Fans of surreal mysteries like Lost and The Prisoner would do well to check out Sin Titulo, Cameron Stewart's creepy noir comic involving malevolent nursing home employees, teleportation, and people psychically connected through a vision of a dead tree.
Along with Karl Kerschl, of the previously mentioned The Abominable Charles Christopher, Cameron Stewart is part of Transmission X, a small collective of enormously talented professional comics artists who are trying their hand (with great success, I might add) at webcomics. Stewart has, among other things, provided artwork for Catwoman, Grant Morrison's Seaguy, the Eisner-nominated Vietnam series The Other Side, and the high-energy, post-apocalyptic punk rock book The Apocalipstix.
In Sin Titulo (or simply, Untitled), Stewart puts on his writer hat as well, telling the story of Alex Mackay, an emotional dysfunctional young fellow about to spiral down the rabbit hole. Alex has been having a strange recurring dream, one in which he sees a dead, gnarled tree on a beach. Sometimes he sees someone on the beach, but the image is never clear, and he always wakes before he can see who it is.
He gives little thought to the dream until one day when he goes to visit his grandfather in the retirement home, only to discover that he's been dead a month. And, when he goes through his grandfather's effects, he discovers a recent photograph of his grandfather with an attractive young woman, a woman Alex has never seen before. When he asks the retirement staff about the picture, however, their strange and terse reactions make him suspect that something sinister is at work. As he begins to investigate the woman in the picture and Wesley, the retirement home's menacing orderly, Alex is quickly drawn into a series of ever-deepening mysteries involving coma patients, murder, teleportation, and the mysterious tree, and finds his life, liberty, and girlfriend all placed in jeopardy.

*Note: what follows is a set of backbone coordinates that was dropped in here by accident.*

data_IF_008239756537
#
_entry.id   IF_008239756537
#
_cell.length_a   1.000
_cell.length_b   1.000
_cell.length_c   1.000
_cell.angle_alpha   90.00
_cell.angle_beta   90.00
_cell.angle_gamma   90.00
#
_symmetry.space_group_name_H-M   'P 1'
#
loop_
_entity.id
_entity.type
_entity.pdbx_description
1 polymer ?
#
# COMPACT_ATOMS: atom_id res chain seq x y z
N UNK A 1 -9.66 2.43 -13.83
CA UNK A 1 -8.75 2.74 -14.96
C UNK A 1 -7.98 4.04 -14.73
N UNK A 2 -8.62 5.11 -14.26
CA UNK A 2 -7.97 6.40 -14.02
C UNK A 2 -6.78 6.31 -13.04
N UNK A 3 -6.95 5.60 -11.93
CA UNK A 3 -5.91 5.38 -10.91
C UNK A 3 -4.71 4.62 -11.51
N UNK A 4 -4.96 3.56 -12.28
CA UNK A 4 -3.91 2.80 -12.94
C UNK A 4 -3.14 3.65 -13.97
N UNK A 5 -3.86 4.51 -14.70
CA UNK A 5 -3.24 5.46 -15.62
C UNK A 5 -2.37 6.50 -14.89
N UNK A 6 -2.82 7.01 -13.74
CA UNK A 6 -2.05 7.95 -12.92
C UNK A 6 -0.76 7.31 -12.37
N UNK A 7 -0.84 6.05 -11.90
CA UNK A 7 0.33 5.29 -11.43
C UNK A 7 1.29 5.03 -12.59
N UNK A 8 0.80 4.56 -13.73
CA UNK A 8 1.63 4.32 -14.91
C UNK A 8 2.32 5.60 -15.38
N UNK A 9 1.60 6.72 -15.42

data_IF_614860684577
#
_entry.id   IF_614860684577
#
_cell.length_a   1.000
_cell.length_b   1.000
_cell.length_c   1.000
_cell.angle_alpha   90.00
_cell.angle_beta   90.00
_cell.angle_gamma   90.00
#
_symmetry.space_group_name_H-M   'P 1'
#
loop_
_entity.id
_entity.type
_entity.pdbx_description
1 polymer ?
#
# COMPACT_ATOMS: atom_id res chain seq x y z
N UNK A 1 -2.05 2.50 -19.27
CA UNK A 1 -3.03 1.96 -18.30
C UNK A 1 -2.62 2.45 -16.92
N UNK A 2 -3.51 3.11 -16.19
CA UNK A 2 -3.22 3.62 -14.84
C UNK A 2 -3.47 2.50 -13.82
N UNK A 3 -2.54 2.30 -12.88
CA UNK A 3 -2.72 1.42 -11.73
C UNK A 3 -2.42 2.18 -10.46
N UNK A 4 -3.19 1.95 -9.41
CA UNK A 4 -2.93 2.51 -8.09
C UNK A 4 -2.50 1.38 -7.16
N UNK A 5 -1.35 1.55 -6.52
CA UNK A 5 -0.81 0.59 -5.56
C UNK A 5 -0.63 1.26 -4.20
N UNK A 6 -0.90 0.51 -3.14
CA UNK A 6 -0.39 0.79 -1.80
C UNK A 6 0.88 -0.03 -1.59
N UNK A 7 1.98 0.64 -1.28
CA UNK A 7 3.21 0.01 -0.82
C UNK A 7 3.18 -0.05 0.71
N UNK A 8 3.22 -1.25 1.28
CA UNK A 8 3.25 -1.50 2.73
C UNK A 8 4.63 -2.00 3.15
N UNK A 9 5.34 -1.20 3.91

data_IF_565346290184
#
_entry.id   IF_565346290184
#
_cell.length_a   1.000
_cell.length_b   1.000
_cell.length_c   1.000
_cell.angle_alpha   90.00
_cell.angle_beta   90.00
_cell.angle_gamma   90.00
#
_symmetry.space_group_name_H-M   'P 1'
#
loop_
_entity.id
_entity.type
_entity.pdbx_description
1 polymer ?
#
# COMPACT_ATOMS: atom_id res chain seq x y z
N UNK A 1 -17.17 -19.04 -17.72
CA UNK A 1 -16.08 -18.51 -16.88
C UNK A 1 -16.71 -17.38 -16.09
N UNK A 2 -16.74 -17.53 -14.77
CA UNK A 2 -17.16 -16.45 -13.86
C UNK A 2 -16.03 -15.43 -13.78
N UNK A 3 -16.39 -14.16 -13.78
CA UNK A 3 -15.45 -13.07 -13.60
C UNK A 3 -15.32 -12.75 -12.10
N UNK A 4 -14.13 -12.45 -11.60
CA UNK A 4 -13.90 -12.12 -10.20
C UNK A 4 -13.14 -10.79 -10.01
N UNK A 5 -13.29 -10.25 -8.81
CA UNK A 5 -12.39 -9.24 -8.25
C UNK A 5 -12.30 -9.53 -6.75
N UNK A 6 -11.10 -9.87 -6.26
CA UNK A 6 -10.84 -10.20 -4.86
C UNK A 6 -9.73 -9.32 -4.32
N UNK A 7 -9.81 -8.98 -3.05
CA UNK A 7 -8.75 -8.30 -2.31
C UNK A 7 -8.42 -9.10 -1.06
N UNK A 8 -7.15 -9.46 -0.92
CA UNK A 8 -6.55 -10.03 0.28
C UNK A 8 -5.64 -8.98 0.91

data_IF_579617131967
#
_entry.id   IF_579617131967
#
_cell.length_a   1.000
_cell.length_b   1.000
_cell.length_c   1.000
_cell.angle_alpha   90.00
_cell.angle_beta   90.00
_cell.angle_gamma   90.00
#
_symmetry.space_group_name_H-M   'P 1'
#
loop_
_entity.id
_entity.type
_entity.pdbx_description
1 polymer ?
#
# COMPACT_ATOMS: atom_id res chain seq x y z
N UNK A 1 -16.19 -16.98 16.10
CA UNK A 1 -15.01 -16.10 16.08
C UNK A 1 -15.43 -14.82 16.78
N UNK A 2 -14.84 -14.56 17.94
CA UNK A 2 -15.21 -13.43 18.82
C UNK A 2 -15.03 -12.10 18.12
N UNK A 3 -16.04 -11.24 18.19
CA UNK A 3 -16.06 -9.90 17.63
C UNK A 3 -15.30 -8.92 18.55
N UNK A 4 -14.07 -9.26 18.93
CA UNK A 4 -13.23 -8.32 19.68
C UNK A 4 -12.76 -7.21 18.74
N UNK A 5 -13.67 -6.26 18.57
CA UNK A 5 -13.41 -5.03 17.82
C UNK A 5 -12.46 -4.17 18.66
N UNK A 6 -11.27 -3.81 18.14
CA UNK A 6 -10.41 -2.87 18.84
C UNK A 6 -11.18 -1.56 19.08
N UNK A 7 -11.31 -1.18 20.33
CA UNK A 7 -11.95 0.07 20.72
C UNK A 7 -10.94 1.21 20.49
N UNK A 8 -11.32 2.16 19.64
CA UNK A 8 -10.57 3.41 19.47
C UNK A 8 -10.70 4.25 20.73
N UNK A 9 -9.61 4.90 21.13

Stewart is well-versed in the language of comics, and Sin Titulo is at its very least a prime example of expert visual scripting. Each episode is set in a rigid eight-panel structure that neatly conveys the suspense and noir tone of the series, and that Stewart can so easily convey small emotional shifts through his thick black lines makes it fantastically jarring when a character displays genuinely intense emotion.
Sin Titulo is far grittier than most webcomics currently running, and when violence occurs, it's not the stylized violence of many comics, but very real, very present violence. Characters get beat up, get in car accidents, and when they do, their bones break and blood gets everywhere. When a punch becomes a frightening thing, characters who throw them become all the more terrifying, as with the squat, muscular orderly — even before we get the sense there may be something supernatural to him. This sense of realism pervades the comic; cubicles, diners, hospital rooms are all stark and unfriendly, but utterly familiar.
But what makes reading Sin Titulo an intriguing and unnerving experience is the way Stewart, borrow a page from the likes of David Lynch, juxtaposes this realism with the fantastical. On panel, we see plenty of punches thrown, but off-panel, we learn that characters have been ripped to shreds. Alex's vivid childhood memories are haunted by a monstrous apparition, and he begins to encounter surreal visuals: a network of cinderblock rooms where the blond woman speaks over a monitor and an old telephone, and a beach front dinner setting , where a blindfolded waiter serves up an unappetizing crustacean. And then there's the fact that Alex isn't the only one visiting the beach and seeing the mysterious dead tree.
Sin Titulo is not a comic for those who like quick and satisfying answers to their mysteries. Just as Alex's head has stopped spinning from the latest series of unexplained developments, a new wrinkle emerges. But for those willing to sit back and watch the story unfold and the protagonist unravel, it's a well-paced and often unsettling read.